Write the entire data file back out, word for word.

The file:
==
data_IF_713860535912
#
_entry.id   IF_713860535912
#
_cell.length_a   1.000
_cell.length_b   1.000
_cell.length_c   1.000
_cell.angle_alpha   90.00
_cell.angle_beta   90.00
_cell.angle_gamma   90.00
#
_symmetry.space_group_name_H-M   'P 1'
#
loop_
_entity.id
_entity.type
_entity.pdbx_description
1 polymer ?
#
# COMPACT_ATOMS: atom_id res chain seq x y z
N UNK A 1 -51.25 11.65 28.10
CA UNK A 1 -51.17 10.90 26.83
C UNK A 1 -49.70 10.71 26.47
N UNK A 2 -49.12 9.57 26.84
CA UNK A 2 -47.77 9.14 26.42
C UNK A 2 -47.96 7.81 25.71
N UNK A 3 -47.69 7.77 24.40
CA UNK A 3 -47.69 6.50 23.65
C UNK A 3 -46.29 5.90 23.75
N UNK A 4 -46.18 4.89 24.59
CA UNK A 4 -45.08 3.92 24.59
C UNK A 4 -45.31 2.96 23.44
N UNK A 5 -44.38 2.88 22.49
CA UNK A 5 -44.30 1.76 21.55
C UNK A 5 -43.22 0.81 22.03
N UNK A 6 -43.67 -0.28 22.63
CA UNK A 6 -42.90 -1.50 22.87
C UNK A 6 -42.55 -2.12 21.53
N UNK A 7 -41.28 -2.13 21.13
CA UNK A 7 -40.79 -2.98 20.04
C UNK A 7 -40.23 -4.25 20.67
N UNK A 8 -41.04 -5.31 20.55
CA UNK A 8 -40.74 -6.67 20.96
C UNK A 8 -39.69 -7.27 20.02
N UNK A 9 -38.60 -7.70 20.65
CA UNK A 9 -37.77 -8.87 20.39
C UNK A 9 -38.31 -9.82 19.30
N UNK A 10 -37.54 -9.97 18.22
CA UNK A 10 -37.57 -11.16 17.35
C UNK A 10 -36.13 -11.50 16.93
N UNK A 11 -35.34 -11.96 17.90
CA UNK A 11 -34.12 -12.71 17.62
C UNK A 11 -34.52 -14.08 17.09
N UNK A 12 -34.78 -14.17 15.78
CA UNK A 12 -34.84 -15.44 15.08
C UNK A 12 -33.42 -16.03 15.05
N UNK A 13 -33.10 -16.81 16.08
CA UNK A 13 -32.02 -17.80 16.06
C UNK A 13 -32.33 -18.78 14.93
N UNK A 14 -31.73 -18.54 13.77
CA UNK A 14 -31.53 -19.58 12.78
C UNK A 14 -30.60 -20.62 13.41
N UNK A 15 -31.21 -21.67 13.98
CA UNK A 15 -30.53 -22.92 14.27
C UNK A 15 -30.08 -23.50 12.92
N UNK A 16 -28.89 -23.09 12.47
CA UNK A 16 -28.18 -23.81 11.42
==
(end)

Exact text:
data_IF_713860535912
#
_entry.id   IF_713860535912
#
_cell.length_a   1.000
_cell.length_b   1.000
_cell.length_c   1.000
_cell.angle_alpha   90.00
_cell.angle_beta   90.00
_cell.angle_gamma   90.00
#
_symmetry.space_group_name_H-M   'P 1'
#
loop_
_entity.id
_entity.type
_entity.pdbx_description
1 polymer ?
#
# COMPACT_ATOMS: atom_id res chain seq x y z
N UNK A 1 -51.25 11.65 28.10
CA UNK A 1 -51.17 10.90 26.83
C UNK A 1 -49.70 10.71 26.47
N UNK A 2 -49.12 9.57 26.84
CA UNK A 2 -47.77 9.14 26.42
C UNK A 2 -47.96 7.81 25.71
N UNK A 3 -47.69 7.77 24.40
CA UNK A 3 -47.69 6.50 23.65
C UNK A 3 -46.29 5.90 23.75
N UNK A 4 -46.18 4.89 24.59
CA UNK A 4 -45.08 3.92 24.59
C UNK A 4 -45.31 2.96 23.44
N UNK A 5 -44.38 2.88 22.49
CA UNK A 5 -44.30 1.76 21.55
C UNK A 5 -43.22 0.81 22.03
N UNK A 6 -43.67 -0.28 22.63
CA UNK A 6 -42.90 -1.50 22.87
C UNK A 6 -42.55 -2.12 21.53
N UNK A 7 -41.28 -2.13 21.13
CA UNK A 7 -40.79 -2.98 20.04
C UNK A 7 -40.23 -4.25 20.67
N UNK A 8 -41.04 -5.31 20.55
CA UNK A 8 -40.74 -6.67 20.96
C UNK A 8 -39.69 -7.27 20.02
N UNK A 9 -38.60 -7.70 20.65
CA UNK A 9 -37.77 -8.87 20.39
C UNK A 9 -38.31 -9.82 19.30
N UNK A 10 -37.54 -9.97 18.22
CA UNK A 10 -37.57 -11.16 17.35
C UNK A 10 -36.13 -11.50 16.93
N UNK A 11 -35.34 -11.96 17.90
CA UNK A 11 -34.12 -12.71 17.62
C UNK A 11 -34.52 -14.08 17.09
N UNK A 12 -34.78 -14.17 15.78
CA UNK A 12 -34.84 -15.44 15.08
C UNK A 12 -33.42 -16.03 15.05
N UNK A 13 -33.10 -16.81 16.08
CA UNK A 13 -32.02 -17.80 16.06
C UNK A 13 -32.33 -18.78 14.93
N UNK A 14 -31.73 -18.54 13.77
CA UNK A 14 -31.53 -19.58 12.78
C UNK A 14 -30.60 -20.62 13.41
N UNK A 15 -31.21 -21.67 13.98
CA UNK A 15 -30.53 -22.92 14.27
C UNK A 15 -30.08 -23.50 12.92
N UNK A 16 -28.89 -23.09 12.47
CA UNK A 16 -28.18 -23.81 11.42